UK: Attack on NHS would continue under Labour government
3 June 2017
The Labour Party gives pride of place in its manifesto for the June 8 general election to its National Health Service (NHS) policies.
It promises to provide an extra £30 billion funding over the next parliament, reverse the privatisation of the NHS, repeal the 2012 Health and Social Care Act and reinstate the powers of the secretary of state for health to have overall responsibility for the NHS.
Workers should put no trust in such promises. In reality, Labour, the Conservatives and the Liberal Democrats are all committed to running down the NHS and allowing the private sector to continue its profiteering from the public health care budget.
Labour’s extra £30 billion funding on health is equivalent to £6 billion a year, slightly more than the Liberal Democrats pledge of £6 billion a year extra for both health and social care. The Tories are committed to an £8 billion real term increase over five years, but this is a moot point given their pledge to cut more than £40 billion from the NHS budget through “efficiency savings” by 2020.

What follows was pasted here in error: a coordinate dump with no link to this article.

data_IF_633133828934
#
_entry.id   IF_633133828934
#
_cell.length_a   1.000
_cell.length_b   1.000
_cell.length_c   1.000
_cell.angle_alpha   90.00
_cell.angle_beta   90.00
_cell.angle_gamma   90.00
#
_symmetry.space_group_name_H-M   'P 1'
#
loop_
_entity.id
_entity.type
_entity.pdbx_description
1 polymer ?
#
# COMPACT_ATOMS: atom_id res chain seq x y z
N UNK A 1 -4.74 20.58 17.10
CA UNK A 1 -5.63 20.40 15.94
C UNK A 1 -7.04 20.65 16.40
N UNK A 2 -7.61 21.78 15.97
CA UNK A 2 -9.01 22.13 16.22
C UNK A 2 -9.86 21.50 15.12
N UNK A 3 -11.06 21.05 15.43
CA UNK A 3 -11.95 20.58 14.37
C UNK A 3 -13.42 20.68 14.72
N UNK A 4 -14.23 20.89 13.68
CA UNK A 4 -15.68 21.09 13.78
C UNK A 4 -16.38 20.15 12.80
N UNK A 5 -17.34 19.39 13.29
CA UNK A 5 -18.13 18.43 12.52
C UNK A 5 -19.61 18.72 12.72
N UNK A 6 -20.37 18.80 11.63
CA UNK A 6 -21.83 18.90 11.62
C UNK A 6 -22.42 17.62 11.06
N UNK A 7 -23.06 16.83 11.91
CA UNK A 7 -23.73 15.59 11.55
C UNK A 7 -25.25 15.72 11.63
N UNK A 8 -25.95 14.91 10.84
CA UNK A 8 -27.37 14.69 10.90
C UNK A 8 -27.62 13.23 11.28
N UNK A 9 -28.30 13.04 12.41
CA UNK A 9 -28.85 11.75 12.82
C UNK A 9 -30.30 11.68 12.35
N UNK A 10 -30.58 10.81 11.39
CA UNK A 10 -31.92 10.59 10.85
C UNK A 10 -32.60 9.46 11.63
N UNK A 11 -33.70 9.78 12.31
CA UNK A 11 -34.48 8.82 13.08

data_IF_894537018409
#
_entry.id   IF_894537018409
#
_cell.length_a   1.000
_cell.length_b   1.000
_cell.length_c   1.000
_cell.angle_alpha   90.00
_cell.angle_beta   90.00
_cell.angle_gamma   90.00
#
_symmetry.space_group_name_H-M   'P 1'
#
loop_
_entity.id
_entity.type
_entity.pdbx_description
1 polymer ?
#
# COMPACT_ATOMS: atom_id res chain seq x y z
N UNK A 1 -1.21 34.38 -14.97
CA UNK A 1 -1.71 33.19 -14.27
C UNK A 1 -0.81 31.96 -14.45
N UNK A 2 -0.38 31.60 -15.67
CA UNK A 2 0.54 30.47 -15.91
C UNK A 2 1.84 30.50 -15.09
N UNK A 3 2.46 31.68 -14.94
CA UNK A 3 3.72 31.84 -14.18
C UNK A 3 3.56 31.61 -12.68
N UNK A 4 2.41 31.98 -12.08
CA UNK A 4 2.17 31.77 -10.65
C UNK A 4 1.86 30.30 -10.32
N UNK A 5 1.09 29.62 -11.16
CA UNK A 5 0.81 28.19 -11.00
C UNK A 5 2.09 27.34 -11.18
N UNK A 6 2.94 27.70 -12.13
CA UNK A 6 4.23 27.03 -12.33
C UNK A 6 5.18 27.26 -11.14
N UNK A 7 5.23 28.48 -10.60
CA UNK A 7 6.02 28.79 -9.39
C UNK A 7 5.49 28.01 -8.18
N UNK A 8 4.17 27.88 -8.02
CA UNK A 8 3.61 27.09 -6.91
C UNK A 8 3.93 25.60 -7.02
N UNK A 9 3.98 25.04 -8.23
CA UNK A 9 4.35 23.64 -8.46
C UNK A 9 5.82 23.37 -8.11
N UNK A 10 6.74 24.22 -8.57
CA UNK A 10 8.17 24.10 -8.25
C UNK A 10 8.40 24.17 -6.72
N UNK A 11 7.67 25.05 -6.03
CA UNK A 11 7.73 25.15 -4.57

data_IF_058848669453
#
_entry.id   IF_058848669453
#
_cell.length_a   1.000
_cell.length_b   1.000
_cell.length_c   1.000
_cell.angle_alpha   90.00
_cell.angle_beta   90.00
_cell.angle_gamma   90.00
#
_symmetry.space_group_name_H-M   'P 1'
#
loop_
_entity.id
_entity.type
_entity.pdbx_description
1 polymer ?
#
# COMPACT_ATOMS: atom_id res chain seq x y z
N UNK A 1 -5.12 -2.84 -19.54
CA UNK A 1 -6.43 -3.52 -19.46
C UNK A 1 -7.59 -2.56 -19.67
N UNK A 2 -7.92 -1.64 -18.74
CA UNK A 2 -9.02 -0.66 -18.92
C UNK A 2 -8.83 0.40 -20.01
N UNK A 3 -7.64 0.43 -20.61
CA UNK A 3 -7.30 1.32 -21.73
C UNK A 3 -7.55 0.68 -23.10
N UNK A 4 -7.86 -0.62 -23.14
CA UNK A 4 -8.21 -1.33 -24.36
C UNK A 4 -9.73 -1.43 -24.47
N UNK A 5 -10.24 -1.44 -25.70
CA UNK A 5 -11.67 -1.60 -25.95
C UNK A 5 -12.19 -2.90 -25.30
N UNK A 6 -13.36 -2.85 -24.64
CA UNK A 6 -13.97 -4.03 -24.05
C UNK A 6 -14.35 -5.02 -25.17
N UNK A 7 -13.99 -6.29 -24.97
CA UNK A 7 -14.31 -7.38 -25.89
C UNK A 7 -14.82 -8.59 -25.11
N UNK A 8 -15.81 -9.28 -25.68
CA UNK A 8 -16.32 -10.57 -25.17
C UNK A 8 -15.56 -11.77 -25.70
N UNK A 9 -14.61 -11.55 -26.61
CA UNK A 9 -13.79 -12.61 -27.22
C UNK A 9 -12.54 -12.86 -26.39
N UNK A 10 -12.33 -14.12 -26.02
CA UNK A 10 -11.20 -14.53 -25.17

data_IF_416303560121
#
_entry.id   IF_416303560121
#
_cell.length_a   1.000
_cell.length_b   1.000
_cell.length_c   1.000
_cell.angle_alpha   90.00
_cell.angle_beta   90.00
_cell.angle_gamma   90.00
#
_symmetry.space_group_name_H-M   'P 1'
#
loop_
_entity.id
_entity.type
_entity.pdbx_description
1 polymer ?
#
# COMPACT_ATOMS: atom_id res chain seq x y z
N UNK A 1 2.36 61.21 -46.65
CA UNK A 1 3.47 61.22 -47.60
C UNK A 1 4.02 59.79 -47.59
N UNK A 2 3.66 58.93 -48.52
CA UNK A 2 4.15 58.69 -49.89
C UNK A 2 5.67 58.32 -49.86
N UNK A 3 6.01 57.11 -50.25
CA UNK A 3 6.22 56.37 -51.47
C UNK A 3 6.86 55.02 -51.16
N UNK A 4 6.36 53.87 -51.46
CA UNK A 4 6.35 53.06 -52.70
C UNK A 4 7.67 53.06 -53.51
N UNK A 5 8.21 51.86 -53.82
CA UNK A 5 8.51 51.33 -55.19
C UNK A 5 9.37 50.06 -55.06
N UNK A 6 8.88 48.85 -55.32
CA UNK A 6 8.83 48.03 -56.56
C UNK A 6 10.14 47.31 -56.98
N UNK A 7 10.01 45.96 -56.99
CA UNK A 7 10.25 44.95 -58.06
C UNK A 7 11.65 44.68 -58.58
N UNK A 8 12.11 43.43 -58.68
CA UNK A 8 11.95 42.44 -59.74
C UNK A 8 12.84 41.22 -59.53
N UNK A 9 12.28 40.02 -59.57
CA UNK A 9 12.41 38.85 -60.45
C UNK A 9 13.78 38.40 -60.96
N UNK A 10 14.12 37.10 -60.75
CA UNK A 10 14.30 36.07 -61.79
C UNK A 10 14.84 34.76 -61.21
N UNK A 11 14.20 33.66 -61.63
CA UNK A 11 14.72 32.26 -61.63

Labour has made no commitment to reversing the £20 billion cuts imposed so far, or ending them.
These pledges are a drop in the ocean, given a growing and ageing population, rising chronic disease levels due to pollution, stressful work, and increasing social, economic and cultural deprivation and the scandalous lack of facilities for those in need of mental health treatment.
Neither will Labour’s pledge do anything to redress the decades of underfunding of health care and the cutbacks that have led to a fall in life expectancy.
Labour states that it “will scrap the NHS pay cap, put pay decisions back into the hands of the independent review…